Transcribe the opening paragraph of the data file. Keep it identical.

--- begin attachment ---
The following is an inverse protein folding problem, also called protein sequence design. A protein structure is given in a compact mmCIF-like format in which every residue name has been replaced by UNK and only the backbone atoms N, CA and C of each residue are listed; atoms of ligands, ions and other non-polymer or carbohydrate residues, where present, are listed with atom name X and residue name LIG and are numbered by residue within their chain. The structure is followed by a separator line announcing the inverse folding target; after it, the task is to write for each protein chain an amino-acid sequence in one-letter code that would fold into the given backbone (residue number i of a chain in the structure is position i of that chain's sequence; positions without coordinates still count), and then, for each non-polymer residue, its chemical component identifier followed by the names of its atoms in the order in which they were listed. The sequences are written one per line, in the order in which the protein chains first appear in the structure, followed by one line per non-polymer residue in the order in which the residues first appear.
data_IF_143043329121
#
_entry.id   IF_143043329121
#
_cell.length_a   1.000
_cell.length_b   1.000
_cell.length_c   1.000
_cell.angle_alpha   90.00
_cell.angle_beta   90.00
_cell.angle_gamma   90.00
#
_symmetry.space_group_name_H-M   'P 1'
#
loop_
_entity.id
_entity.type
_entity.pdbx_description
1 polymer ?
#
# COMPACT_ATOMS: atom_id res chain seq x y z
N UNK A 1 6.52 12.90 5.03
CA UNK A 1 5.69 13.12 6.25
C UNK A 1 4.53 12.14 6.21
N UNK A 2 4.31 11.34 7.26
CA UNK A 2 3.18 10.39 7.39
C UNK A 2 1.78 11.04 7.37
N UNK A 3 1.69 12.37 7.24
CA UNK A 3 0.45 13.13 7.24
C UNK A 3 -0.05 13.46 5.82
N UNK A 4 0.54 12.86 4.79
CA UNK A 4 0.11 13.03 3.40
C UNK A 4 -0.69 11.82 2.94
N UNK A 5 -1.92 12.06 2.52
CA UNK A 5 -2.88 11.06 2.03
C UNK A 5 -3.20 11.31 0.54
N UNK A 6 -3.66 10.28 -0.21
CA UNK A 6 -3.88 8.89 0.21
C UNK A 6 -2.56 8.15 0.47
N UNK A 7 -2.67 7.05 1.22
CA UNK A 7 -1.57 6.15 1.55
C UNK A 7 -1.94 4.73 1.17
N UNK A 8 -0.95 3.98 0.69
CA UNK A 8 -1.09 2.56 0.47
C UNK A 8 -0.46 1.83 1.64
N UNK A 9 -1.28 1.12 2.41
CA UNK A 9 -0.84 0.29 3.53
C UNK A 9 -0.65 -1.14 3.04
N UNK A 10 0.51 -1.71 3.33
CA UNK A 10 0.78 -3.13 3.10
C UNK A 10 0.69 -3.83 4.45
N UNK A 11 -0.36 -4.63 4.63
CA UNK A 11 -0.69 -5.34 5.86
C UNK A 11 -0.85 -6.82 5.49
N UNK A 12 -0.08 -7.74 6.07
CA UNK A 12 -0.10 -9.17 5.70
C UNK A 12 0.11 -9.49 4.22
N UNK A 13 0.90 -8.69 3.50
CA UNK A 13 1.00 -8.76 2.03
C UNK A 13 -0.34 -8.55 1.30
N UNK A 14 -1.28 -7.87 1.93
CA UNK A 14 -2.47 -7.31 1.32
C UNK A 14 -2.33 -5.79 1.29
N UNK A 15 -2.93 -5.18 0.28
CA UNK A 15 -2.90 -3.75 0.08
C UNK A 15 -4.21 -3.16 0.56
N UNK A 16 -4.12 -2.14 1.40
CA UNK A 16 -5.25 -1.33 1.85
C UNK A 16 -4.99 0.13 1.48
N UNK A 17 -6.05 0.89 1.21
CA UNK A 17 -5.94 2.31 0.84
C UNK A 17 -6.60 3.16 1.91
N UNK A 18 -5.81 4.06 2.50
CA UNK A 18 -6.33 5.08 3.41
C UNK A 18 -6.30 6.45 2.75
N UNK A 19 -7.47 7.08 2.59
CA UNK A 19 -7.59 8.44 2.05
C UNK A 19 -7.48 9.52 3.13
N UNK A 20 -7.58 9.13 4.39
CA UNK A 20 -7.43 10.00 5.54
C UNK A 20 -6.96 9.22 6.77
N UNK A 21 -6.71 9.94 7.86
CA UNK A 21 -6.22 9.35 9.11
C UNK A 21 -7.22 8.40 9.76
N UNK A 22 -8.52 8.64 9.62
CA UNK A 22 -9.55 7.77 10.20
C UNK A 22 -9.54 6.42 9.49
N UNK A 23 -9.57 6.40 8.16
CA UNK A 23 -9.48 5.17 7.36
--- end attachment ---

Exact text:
The following is an inverse protein folding problem, also called protein sequence design. A protein structure is given in a compact mmCIF-like format in which every residue name has been replaced by UNK and only the backbone atoms N, CA and C of each residue are listed; atoms of ligands, ions and other non-polymer or carbohydrate residues, where present, are listed with atom name X and residue name LIG and are numbered by residue within their chain. The structure is followed by a separator line announcing the inverse folding target; after it, the task is to write for each protein chain an amino-acid sequence in one-letter code that would fold into the given backbone (residue number i of a chain in the structure is position i of that chain's sequence; positions without coordinates still count), and then, for each non-polymer residue, its chemical component identifier followed by the names of its atoms in the order in which they were listed. The sequences are written one per line, in the order in which the protein chains first appear in the structure, followed by one line per non-polymer residue in the order in which the residues first appear.